I was planning to have a calcite unit installed, among others. Does this now call for calcite and corosex?
 
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Old 04-02-07, 12:14 PM
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UPDATE UPDATE UPDATE UPDATE UPDATE

Have not yet received my LaMott tannin test kit. Tech at Amtrol/WaterSoft tells me that only if tannins are 1.0 mg/L or more then a problem will surface correcting our iron. Ours is 0.3 mg/L. Does this sound correct? May be moot anyway.

Am now down to two companies and one is the Amtrol Provectr AF 12P with a Venturi and A/P tank, thence into the 12x52" 2.0 cu ft, multi media tank with calcite, corosex, Filterag and Birm. The A/P tank has plactic resin beads. Both tanks backwash using plain water.

Other is Water-Right AW 1054T single tank with 1.5 cu ft of Crystal-Right/Zeolite media. It backwashes with sodium.

Cost for either unit is about the same, $2500.

Did a flow test yesterday and came up with 12.5 gpm.

Please, anyone and everyone, send me your thoughts. Even tho I have at this for two months, I realize I Don't Know Jack.........
 
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Old 04-12-07, 06:44 AM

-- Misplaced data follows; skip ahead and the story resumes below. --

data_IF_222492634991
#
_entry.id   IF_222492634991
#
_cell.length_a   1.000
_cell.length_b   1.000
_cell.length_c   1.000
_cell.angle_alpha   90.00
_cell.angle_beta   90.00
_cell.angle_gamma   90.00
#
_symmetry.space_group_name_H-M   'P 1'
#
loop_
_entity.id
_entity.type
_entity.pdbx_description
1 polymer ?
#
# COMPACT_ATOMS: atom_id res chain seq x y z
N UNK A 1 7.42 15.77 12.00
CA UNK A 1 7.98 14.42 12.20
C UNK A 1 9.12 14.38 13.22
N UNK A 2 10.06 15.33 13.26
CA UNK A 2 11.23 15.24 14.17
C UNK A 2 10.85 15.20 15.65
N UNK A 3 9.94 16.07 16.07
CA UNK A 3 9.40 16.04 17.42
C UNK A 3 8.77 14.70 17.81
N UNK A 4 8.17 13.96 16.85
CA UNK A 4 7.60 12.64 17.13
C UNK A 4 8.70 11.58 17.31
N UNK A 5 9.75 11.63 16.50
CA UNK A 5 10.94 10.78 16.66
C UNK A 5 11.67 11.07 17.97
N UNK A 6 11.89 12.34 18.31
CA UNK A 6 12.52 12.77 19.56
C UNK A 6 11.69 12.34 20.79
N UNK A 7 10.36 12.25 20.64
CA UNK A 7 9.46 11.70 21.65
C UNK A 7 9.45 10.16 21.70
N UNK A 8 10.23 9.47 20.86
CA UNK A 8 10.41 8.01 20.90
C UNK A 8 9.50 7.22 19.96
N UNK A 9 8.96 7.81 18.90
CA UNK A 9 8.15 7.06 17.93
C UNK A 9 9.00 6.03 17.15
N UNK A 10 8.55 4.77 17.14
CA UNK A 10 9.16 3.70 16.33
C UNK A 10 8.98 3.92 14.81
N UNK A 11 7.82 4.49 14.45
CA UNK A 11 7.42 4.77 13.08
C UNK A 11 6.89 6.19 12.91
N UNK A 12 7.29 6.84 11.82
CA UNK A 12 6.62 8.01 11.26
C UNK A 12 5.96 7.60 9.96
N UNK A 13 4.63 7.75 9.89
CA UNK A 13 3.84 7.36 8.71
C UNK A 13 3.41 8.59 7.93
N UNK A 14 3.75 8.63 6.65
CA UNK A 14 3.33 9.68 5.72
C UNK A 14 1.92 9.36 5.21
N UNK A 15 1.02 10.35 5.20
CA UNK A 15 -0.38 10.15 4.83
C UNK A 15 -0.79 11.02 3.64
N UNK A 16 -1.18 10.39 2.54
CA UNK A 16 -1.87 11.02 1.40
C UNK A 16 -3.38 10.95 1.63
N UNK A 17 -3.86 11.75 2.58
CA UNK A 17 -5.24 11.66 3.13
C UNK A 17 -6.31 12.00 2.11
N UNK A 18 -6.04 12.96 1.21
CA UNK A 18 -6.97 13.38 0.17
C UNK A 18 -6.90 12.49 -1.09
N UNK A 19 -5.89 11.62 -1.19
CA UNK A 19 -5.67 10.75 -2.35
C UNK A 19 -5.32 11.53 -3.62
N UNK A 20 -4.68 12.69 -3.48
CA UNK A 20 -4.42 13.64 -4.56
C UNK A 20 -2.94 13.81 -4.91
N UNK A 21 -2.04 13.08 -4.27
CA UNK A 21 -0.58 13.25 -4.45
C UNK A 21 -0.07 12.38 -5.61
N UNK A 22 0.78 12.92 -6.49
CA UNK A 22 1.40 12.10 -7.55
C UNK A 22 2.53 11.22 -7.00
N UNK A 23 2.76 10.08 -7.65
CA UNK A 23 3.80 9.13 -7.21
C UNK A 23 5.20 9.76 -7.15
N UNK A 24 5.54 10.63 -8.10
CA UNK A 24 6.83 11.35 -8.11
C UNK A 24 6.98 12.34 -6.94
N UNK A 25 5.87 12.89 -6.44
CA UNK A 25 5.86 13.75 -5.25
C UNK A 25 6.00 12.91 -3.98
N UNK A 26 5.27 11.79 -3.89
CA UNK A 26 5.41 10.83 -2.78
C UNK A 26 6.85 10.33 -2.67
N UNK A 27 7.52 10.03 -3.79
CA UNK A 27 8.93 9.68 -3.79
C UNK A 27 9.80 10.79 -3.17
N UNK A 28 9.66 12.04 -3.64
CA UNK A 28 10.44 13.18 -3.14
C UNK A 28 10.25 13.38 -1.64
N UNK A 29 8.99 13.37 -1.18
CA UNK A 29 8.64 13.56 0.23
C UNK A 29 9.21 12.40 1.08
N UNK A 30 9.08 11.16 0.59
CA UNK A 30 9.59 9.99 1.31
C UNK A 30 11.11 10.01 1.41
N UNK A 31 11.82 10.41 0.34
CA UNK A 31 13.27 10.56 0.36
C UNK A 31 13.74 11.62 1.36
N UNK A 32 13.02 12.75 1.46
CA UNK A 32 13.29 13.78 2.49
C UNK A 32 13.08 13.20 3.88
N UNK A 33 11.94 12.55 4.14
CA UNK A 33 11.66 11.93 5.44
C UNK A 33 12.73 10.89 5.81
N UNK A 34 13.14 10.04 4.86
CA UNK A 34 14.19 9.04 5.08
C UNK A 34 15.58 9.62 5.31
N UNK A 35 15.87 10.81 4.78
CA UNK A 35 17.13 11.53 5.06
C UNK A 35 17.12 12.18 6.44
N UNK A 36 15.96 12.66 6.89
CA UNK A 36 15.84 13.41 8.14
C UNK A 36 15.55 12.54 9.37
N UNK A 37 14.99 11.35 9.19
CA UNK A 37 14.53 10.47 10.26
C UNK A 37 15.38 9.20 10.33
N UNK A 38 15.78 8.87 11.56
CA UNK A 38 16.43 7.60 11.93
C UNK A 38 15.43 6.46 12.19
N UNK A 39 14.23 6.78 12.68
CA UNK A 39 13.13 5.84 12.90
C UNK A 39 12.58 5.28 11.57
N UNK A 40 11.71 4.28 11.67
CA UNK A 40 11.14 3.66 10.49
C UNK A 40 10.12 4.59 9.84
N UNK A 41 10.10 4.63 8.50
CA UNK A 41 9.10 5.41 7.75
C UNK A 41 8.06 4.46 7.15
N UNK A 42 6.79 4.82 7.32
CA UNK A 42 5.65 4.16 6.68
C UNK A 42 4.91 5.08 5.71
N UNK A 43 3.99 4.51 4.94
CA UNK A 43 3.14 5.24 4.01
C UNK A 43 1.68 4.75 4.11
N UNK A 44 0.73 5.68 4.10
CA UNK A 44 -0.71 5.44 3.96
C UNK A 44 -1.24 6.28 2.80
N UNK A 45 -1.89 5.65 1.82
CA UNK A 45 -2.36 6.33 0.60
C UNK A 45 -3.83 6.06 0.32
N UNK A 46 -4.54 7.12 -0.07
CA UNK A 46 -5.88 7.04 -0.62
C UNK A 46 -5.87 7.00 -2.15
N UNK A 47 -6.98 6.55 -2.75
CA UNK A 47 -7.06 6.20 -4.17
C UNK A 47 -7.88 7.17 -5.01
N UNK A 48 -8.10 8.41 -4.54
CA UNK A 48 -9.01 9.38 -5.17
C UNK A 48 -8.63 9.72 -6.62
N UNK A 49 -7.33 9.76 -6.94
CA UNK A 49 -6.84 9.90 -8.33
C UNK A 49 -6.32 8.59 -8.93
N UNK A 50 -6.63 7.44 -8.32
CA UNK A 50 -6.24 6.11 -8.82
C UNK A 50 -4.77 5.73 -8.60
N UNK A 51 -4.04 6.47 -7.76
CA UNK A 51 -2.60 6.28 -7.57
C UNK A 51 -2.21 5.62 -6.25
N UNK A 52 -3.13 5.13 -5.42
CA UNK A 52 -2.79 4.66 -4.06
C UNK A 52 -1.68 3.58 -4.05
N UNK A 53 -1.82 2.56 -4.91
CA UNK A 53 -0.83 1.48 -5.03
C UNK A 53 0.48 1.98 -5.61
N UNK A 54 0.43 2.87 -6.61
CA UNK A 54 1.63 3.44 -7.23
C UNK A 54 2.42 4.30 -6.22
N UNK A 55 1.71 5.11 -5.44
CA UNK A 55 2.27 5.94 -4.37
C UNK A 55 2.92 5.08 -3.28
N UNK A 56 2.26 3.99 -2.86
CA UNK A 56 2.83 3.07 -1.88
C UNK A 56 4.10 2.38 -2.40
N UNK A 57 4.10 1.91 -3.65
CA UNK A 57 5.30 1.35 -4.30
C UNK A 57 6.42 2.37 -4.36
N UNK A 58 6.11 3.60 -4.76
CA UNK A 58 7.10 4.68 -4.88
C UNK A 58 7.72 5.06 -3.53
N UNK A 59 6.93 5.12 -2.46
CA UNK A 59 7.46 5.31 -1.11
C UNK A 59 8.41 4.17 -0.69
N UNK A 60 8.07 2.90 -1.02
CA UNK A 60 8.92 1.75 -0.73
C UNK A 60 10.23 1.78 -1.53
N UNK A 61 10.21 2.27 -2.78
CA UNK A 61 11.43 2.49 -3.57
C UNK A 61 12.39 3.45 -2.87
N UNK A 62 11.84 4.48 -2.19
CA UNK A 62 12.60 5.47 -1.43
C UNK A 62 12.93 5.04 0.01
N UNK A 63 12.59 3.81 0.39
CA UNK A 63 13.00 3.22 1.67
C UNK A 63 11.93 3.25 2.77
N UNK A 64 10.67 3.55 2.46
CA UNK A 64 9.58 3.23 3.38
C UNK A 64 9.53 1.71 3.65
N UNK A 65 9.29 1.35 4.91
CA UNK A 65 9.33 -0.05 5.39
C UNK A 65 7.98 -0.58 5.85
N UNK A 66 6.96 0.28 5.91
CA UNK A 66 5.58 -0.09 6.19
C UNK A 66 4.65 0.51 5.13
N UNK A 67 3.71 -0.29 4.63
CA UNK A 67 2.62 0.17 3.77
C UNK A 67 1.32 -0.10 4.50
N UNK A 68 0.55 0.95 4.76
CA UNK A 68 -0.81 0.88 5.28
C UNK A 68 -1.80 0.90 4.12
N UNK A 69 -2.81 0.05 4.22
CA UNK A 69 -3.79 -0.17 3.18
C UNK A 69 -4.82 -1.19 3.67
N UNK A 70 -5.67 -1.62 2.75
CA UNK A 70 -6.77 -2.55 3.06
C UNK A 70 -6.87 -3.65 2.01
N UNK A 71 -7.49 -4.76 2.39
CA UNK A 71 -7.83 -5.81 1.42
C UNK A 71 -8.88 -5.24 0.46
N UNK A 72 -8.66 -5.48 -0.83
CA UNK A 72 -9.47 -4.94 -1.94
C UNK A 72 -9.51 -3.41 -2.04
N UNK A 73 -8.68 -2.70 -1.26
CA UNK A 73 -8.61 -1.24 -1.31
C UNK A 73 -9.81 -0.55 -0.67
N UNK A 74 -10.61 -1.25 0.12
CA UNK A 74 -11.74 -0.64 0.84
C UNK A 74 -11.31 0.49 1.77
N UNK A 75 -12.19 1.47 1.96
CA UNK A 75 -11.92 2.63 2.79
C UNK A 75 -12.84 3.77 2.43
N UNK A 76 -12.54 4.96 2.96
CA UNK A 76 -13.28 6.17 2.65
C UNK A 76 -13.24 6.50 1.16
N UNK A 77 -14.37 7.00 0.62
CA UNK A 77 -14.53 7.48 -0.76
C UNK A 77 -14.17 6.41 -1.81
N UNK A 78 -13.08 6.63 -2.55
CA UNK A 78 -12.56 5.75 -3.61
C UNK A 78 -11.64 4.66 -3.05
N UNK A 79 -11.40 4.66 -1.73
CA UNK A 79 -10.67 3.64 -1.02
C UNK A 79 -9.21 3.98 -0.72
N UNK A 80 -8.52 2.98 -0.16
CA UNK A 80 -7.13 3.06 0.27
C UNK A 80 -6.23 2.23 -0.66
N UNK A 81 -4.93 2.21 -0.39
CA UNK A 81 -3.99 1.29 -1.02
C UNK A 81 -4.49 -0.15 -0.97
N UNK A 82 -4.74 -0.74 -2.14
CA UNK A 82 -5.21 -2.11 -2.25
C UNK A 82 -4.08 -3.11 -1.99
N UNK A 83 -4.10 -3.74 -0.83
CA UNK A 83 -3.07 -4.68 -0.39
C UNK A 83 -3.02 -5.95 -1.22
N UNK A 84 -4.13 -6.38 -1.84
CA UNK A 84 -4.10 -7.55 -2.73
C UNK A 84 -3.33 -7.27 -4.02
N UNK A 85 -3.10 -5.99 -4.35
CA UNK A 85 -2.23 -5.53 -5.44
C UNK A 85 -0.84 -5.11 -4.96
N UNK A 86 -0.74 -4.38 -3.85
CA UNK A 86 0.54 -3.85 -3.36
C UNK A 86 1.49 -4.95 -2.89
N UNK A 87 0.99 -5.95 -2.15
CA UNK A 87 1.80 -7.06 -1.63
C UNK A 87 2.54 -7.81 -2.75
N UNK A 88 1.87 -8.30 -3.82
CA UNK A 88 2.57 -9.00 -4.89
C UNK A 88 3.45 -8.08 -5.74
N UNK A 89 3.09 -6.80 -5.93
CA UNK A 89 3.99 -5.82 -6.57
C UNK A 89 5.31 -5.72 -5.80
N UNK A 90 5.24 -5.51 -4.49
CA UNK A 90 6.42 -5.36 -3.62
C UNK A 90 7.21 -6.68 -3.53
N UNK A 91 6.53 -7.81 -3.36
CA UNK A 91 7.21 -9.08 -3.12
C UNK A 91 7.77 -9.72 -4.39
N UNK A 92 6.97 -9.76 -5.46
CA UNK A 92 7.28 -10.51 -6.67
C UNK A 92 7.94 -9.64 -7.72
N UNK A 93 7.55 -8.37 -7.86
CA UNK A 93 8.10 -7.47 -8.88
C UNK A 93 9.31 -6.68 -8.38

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justalurker:

What do you think about these two setups?

You told grandamanda you would get back to her if she posted her final recommendations.

Are you discriminating against me because I am a nappy headed grasshopper?
 
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Old 04-29-07, 04:09 PM
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My LaMotte test kit showed little or no tannins.

Anyone want to jump in on my two recommended units?

Thanks
 
  #11  
Old 06-27-07, 09:55 PM
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Complicated water problems - look before you leap

Ferric iron is "red water" iron - you can see it with the naked eye.
Ferrous iron is "clear water" iron - not visible until it is oxidized

You might consider chlorinating the water with a drop-feed chlorinator on the well-head, which negates the necessity for a retention tank. Follow-up with a self-backwashing calcite/corosex tank. This will help remove the oxidized iron and balance the pH. Once that's installed, test your water again to determine if further action is required.

How deep is your well ? I'm concerned that your water changes color so quickly after a weather event.
 
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Old 06-28-07, 01:08 PM
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Hi greg:

Thanks for your thoughts. Well is 125 feet. My current thinking is that I am not seeing red clay sediment in the 10 or 15 micron string wound Ace Hdwr filter. I think it is iron. I let a used filter dry thoroughly and pounded it on the ground and a very fine red powder like flour drifted up and away.

I took my iron test kit and put a tiny dab of wet filter residue in the tube with distilled water. It tested 5.0 ppm and over, on the strip.

We have eliminated buying the traditional water softener method because of the sodium or potassium regeneration. So that leaves fresh water backwashing units.